Andrew McIlwraith was born on 11th July 1844 in Ayr, Scotland. He was the fourth son of John McIlwraith, a successful plumber and ship owner, and his wife Janet. He was educated at Ayr Academy and joined his father’s business in 1868, supervising the family’s small shipping fleet and working on the development of close commercial relationships with his brothers, both of whom were enjoying considerable success in Australia.
On 1st February 1875 Andrew founded ‘The Scottish Line’ with business partner Malcolm MacEacharn, registering themselves as ‘shipping and insurance agents’. Within 3 years they had built a fleet of 5 ships, initially thanks to an agreement with the State of Queensland to carry migrants from British shores. Soon they were also exporting wool and other primary produce not just to Australia but also to the US and South America. Their handsome clippers were fast ships; the Scottish Wizard was renowned for completing the Bristol to Melbourne route in 92 days.
Andrew’s eldest brother John (1828-1902) had emigrated to Victoria in 1853 where he established a thriving metal works business in Melbourne, manufacturing block tin tubes with imported hydraulic equipment which he supplied to the booming plumbing trade and the developing gas works industry. His contracts included the pipework to provide hot water at Melbourne Hospital.
Lured to Australia by John’s success, brother Thomas McIlwraith (1835-1900) migrated to Victoria the following year, 1854, and began a career as a railway engineer and surveyor, later developing significant sheep stations and cattle runs. Entering into politics, he was known for his considerable physical stature, his heavy drinking and his passion for massive railway building programmes. By the time Andrew visited his brothers in 1875, Thomas was serving as Premier of Queensland. Thomas was evidently a very colourful character, indeed a biographer notes that “he did not emerge blameless from the three largest financial scandals in Queensland history”. When Andrew McIlwraith was awarded a royal commission in 1880 the brothers were investigated for corrupt dealing of contracts: the charges were dropped.
In 1879 the Scottish Line chartered the steamer Strathleven and fitted her with a Bell-Coleman mechanical refrigeration plant. Collaborating with both of his brothers on this project, (John was his registered shipping agent in Melbourne and Thomas provided the produce and possibly some funding) the Strathleven returned triumphant from her maiden voyage to Australia with 30 tonnes of perfectly frozen beef and 2 tonnes of butter. Refrigerated shipping was born.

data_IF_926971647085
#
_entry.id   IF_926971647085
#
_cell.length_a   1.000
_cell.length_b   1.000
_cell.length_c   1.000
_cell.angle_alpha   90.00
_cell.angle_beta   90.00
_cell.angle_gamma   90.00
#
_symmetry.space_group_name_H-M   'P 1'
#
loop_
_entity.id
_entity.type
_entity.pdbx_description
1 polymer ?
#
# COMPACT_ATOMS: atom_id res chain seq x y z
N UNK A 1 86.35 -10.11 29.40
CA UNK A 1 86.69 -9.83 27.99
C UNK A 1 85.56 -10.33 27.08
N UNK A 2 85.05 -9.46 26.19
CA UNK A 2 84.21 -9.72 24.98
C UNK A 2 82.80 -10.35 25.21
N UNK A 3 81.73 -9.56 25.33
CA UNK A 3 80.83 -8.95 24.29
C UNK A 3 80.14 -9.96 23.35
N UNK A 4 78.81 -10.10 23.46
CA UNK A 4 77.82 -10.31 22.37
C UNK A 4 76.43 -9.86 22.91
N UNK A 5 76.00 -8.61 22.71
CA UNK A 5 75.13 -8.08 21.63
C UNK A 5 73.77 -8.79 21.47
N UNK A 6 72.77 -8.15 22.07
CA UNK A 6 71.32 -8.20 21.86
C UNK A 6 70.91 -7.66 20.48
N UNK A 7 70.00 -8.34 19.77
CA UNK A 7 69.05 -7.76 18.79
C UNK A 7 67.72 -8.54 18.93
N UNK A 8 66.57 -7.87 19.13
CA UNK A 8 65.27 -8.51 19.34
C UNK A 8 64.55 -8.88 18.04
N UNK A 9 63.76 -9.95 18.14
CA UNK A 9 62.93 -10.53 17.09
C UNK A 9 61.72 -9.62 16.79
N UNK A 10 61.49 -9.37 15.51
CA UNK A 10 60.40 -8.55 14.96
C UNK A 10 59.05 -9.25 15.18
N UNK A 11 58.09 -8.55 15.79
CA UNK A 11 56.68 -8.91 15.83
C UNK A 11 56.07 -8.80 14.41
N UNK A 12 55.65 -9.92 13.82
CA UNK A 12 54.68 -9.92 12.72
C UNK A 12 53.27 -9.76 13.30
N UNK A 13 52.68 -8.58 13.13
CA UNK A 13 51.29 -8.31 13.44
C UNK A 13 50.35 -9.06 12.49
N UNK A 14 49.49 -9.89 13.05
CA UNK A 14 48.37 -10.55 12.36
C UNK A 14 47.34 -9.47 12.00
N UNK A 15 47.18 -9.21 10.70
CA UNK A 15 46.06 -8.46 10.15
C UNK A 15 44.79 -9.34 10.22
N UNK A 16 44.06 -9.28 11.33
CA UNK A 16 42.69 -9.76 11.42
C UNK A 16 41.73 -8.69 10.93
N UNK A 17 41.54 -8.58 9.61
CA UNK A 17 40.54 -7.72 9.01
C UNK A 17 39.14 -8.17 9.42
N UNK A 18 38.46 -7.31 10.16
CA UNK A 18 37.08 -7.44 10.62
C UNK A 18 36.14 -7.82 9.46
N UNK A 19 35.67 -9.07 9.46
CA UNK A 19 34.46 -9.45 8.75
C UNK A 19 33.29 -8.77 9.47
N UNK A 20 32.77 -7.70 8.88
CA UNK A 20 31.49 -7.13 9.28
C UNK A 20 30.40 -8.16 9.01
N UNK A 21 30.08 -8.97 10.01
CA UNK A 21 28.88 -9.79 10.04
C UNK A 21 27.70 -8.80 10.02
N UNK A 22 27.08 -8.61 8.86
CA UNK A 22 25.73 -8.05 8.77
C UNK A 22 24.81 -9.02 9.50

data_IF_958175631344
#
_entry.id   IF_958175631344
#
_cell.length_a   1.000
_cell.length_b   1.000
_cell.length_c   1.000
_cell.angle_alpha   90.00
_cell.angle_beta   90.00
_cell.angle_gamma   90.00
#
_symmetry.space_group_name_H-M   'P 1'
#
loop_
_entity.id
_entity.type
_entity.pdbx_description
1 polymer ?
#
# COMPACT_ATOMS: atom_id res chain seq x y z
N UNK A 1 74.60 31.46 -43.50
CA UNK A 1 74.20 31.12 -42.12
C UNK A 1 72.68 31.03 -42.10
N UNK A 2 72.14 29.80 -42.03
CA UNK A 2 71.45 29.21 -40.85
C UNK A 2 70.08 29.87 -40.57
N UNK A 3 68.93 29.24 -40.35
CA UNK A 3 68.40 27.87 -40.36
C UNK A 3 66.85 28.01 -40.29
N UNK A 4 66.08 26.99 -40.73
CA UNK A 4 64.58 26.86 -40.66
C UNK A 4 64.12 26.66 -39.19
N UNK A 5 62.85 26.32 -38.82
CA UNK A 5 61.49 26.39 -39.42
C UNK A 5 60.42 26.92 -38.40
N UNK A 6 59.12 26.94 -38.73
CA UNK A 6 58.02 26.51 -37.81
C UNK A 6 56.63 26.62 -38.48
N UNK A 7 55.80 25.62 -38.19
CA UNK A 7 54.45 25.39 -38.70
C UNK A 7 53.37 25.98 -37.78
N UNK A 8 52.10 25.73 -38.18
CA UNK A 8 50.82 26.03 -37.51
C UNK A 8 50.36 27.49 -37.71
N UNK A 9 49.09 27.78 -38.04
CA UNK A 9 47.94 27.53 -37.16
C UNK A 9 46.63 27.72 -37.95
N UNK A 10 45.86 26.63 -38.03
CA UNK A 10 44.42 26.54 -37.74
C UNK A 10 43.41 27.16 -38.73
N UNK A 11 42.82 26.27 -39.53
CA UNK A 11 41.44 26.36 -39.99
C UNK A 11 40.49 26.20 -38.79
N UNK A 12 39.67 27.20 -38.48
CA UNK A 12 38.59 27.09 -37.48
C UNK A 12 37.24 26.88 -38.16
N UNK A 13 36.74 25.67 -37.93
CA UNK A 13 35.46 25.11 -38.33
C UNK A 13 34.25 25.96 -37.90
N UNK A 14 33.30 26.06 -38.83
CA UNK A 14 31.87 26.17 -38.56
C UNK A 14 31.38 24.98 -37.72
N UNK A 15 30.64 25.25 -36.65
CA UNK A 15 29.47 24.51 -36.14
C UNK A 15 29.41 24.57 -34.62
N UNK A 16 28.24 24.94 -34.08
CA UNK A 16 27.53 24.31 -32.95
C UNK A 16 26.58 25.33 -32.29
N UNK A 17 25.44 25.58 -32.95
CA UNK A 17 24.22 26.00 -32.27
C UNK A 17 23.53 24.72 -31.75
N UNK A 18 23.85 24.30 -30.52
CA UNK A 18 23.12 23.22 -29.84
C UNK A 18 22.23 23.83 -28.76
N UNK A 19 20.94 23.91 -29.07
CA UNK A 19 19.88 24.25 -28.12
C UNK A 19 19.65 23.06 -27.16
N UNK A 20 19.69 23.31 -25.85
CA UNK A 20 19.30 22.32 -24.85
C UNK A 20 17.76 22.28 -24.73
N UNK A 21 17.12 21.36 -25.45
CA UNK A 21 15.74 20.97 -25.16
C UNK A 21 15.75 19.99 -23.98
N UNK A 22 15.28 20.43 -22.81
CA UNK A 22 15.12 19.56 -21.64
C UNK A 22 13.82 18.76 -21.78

McIlwraith MacEacharn rapidly expanded their fleet and expertise and enjoyed immense success with imposing offices in London, Newcastle, Sydney, Adelaide, Perth and Freemantle.
Andrew lived for many years in his Hertfordshire home ‘Campbellfield’ in St Albans, (the property has since been demolished) and retired to Salcombe in 1913, living at Woodcot on Cliff Road. His benevolence towards the people of his seaside retirement home is the stuff of legends. He bequeathed into Trust not just Cliff House but also a number of other properties, woods, gardens and tracts of land. This has protected sections of Salcombe from development and ensured that prime stretches of waterfront and some of the best views of the estuary remain to this day for the enjoyment of us all.
Andrew McIlwraith was a handsome, red-bearded man with an outgoing and convivial personality. He had friends in high places including Brunel, Paxton and Andrew Fisher, a fellow Scot and Australian Prime Minister for the Labour party. His family life was not perhaps as rosy as his professional career. His first marriage to Mabel Stephenson (in November 1871) ended in separation and his second (in 1895 to American Holte Leichenburg) also failed. He lost two sons in the South Africa War and his third also predeceased him. He was survived by three daughters, two from his first marriage and the other from his second.
He died on 19th October 1932 and is buried at Shadycombe Cemetery, Salcombe.
D. B. Waterson, 'McIlwraith, Andrew (1844–1932)', Australian Dictionary of Biography, National Centre of Biography, Australian National University, http://adb.anu.edu.au/biography/mcilwraith-andrew-7370/text12805, published first in hardcopy 1986, accessed online 15 January 2019.
J. Ann Hone, 'McIlwraith, John (1828–1902)', Australian Dictionary of Biography, National Centre of Biography, Australian National University, http://adb.anu.edu.au/biography/mcilwraith-john-4098/text6547, published first in hardcopy 1974, accessed online 15 January 2019.
Don Dignan, 'McIlwraith, Sir Thomas (1835–1900)', Australian Dictionary of Biography, National Centre of Biography, Australian National University, http://adb.anu.edu.au/biography/mcilwraith-sir-thomas-4099/text6549, published first in hardcopy 1974, accessed online 15 January 2019.
The Ships List – theshipslist.com
Salcombe History Society – salcombehistorysociety.co.uk
St Albans & Herts Architectural & Archaeological Society – stalbanshistory.org